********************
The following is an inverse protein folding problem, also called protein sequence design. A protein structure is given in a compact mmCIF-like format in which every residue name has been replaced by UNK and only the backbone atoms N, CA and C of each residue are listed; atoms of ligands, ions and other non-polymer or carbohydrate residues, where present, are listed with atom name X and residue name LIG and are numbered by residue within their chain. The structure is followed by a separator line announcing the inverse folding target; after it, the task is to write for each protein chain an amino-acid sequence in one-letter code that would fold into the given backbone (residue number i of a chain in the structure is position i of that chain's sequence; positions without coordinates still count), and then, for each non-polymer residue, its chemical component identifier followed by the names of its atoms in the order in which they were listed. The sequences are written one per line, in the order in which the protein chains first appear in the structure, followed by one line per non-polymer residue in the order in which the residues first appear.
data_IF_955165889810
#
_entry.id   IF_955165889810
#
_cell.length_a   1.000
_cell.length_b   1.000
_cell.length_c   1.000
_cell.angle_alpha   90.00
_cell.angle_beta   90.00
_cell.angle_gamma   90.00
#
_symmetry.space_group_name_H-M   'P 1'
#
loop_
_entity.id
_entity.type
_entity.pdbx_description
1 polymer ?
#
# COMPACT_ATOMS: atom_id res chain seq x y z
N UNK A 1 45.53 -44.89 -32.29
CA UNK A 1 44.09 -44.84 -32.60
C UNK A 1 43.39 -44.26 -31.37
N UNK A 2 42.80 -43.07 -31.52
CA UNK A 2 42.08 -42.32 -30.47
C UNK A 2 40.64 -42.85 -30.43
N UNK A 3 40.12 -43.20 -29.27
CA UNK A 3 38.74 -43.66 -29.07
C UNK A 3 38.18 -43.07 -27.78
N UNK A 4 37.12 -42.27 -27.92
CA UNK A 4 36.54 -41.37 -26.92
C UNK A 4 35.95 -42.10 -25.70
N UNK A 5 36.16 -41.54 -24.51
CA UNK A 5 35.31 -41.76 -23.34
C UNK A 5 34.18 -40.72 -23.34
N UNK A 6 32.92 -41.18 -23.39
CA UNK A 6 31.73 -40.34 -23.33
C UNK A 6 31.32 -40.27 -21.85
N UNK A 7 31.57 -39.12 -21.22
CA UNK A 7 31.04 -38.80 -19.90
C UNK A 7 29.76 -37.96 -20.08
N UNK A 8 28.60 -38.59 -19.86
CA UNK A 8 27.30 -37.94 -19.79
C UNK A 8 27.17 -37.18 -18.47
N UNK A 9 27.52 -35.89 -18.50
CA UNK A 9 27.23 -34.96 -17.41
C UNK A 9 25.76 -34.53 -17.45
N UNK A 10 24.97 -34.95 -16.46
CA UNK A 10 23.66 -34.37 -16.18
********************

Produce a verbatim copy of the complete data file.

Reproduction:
The following is an inverse protein folding problem, also called protein sequence design. A protein structure is given in a compact mmCIF-like format in which every residue name has been replaced by UNK and only the backbone atoms N, CA and C of each residue are listed; atoms of ligands, ions and other non-polymer or carbohydrate residues, where present, are listed with atom name X and residue name LIG and are numbered by residue within their chain. The structure is followed by a separator line announcing the inverse folding target; after it, the task is to write for each protein chain an amino-acid sequence in one-letter code that would fold into the given backbone (residue number i of a chain in the structure is position i of that chain's sequence; positions without coordinates still count), and then, for each non-polymer residue, its chemical component identifier followed by the names of its atoms in the order in which they were listed. The sequences are written one per line, in the order in which the protein chains first appear in the structure, followed by one line per non-polymer residue in the order in which the residues first appear.
data_IF_955165889810
#
_entry.id   IF_955165889810
#
_cell.length_a   1.000
_cell.length_b   1.000
_cell.length_c   1.000
_cell.angle_alpha   90.00
_cell.angle_beta   90.00
_cell.angle_gamma   90.00
#
_symmetry.space_group_name_H-M   'P 1'
#
loop_
_entity.id
_entity.type
_entity.pdbx_description
1 polymer ?
#
# COMPACT_ATOMS: atom_id res chain seq x y z
N UNK A 1 45.53 -44.89 -32.29
CA UNK A 1 44.09 -44.84 -32.60
C UNK A 1 43.39 -44.26 -31.37
N UNK A 2 42.80 -43.07 -31.52
CA UNK A 2 42.08 -42.32 -30.47
C UNK A 2 40.64 -42.85 -30.43
N UNK A 3 40.12 -43.20 -29.27
CA UNK A 3 38.74 -43.66 -29.07
C UNK A 3 38.18 -43.07 -27.78
N UNK A 4 37.12 -42.27 -27.92
CA UNK A 4 36.54 -41.37 -26.92
C UNK A 4 35.95 -42.10 -25.70
N UNK A 5 36.16 -41.54 -24.51
CA UNK A 5 35.31 -41.76 -23.34
C UNK A 5 34.18 -40.72 -23.34
N UNK A 6 32.92 -41.18 -23.39
CA UNK A 6 31.73 -40.34 -23.33
C UNK A 6 31.32 -40.27 -21.85
N UNK A 7 31.57 -39.12 -21.22
CA UNK A 7 31.04 -38.80 -19.90
C UNK A 7 29.76 -37.96 -20.08
N UNK A 8 28.60 -38.59 -19.86
CA UNK A 8 27.30 -37.94 -19.79
C UNK A 8 27.17 -37.18 -18.47
N UNK A 9 27.52 -35.89 -18.50
CA UNK A 9 27.23 -34.96 -17.41
C UNK A 9 25.76 -34.53 -17.45
N UNK A 10 24.97 -34.95 -16.46
CA UNK A 10 23.66 -34.37 -16.18